8 thoughts on “Got Presenteeism?

  1. I would love to take a sabbatical at work and pursue some other interests. Or I’d love to get into a department that I was more passionate about and see if I could add some value. I think too often we are pigeon holed and told that we can’t go outside our domains b/c we’re too valuable. I think that sucks a lot of creativity out and makes us like caged animals. We need to be able to explore and try and fail on multiple projects. Look at Edison. He tried a ton of different things and failed multiple times while trying to create the light bulb 🙂

    Liked by 1 person

    • I know what you mean about being pigeon holed. There is a concept called ‘scanners’. Barbara Sher has a couple of books on this subject. The preface is that, as humans, we evolved with many different skills, so specialization at work doesn’t fit well with many of us. Back in Edison’s day, they were called inventors or renaissance men, but now it might be called ADD. haha… Also, The New American Dream coined a term called the “corporate lattice” as a substitute for the corporate ladder, for those who want more career flexibility.

      Liked by 1 person

  2. The reason I like my job so much is essentially I have the freedom to roam across multiple areas. Every day is something new which I never know what it will be. Without that I’d hate my job probably. I have a choice on working from home or work. Sadly I do still feel pressure to go in,


    • That’s awesome that you have variety like that. I’ve been fortunate to have somewhat of a variety, but not a ton. That is interesting that you still feel the pressures to go into the office. I personally like going into the office a couple of days of week, but that’s it. I’m just curious where the pressure is coming from… is it management pressure? Peer pressure? Or, do you just feel guilty, as the corporate world is good at making us feel? 🙂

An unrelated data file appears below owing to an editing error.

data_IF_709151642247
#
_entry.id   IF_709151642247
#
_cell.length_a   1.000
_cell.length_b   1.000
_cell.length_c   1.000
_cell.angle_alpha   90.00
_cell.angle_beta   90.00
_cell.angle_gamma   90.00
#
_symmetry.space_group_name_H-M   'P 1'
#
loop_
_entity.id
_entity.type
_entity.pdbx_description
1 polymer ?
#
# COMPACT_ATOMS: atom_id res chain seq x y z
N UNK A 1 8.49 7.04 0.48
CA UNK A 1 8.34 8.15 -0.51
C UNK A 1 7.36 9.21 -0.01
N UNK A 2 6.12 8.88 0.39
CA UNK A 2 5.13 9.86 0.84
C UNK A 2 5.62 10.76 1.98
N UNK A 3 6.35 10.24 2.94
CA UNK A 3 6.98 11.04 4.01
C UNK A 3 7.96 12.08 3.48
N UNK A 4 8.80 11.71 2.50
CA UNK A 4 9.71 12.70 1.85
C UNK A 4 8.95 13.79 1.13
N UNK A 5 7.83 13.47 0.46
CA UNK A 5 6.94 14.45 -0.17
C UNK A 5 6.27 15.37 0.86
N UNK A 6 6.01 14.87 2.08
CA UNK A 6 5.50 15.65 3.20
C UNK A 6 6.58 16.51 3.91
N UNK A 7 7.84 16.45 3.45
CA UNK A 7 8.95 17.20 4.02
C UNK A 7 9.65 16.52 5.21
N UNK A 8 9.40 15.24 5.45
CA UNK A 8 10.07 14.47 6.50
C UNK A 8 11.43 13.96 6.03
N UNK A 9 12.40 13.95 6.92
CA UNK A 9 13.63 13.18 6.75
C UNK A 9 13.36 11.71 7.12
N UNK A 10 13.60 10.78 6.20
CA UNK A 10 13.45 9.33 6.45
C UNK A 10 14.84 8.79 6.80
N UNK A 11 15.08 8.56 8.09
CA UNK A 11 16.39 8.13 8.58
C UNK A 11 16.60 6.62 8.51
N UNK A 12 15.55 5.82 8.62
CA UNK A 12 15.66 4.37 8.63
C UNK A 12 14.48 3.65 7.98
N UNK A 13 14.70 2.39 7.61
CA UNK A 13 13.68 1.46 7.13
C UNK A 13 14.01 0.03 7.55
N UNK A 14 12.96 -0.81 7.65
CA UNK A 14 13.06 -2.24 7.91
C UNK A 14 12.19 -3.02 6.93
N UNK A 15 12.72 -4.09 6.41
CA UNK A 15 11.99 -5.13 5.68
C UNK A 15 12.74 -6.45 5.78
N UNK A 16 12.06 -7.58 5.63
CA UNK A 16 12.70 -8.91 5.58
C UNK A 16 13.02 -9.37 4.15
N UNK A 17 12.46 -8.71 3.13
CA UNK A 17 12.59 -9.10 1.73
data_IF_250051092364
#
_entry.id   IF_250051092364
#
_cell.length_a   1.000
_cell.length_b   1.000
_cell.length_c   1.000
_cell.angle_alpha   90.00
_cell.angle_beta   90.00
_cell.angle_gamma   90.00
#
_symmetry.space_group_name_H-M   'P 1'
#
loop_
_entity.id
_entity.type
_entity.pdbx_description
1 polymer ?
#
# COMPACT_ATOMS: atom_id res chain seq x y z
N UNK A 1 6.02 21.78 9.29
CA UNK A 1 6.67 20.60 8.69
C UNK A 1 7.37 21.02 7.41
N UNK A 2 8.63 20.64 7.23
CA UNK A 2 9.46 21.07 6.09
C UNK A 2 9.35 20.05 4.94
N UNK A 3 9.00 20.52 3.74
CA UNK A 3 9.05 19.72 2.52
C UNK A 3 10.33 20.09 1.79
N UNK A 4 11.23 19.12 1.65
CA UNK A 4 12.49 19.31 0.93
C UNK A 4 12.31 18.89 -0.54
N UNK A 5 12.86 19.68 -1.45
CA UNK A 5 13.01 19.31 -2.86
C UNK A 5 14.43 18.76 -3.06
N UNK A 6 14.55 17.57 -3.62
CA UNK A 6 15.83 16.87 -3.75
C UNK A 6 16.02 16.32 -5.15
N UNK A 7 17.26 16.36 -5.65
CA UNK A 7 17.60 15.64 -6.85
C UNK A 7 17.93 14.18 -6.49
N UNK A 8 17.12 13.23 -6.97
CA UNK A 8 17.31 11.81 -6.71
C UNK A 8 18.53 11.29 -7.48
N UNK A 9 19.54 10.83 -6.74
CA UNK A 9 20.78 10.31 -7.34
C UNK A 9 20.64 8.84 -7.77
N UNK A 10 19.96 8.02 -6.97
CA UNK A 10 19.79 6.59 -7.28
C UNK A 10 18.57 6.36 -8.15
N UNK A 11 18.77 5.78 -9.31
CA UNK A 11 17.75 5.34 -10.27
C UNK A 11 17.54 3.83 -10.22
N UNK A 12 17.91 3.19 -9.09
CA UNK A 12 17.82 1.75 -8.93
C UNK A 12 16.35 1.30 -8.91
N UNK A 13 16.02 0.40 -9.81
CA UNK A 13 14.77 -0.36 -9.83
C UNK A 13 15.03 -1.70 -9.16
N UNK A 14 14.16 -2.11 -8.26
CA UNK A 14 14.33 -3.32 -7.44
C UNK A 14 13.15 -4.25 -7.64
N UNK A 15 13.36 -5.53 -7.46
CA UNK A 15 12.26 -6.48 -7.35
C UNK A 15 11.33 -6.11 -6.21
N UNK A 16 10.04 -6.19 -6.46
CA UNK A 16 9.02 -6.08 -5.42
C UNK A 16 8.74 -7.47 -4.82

3. I like this idea. While a full leave is not a realistic option for me at the moment, I do like to take preemptive sick days from time to time. If I feel my body getting worn down or my mind getting increasingly frustrated and unfocused due to overwork, I will take a sick day just to recharge. Depending on the need at the time, I may just catch up on sleep and rest or I may re-energize by working on a personal passion project. Plus, with preemptive sick days I can actually plan them out for days where I have the least pressing work rather than waiting until I am actually sick and getting stuck in the first category of people you mention or falling behind and getting stressed.


    • I agree on taking sick days to recharge… some people call them ‘mental health days’. 🙂 When I was in the corporate world, I did everything possible to use up all my sick days, even if I wasn’t sick. Unfortunately, the corporate culture in America just doesn’t provide enough days off to maximize health.


  4. I like the way you think 🙂

    It does seem ironic that our society sacrifices productivity for the sake of “productivity”…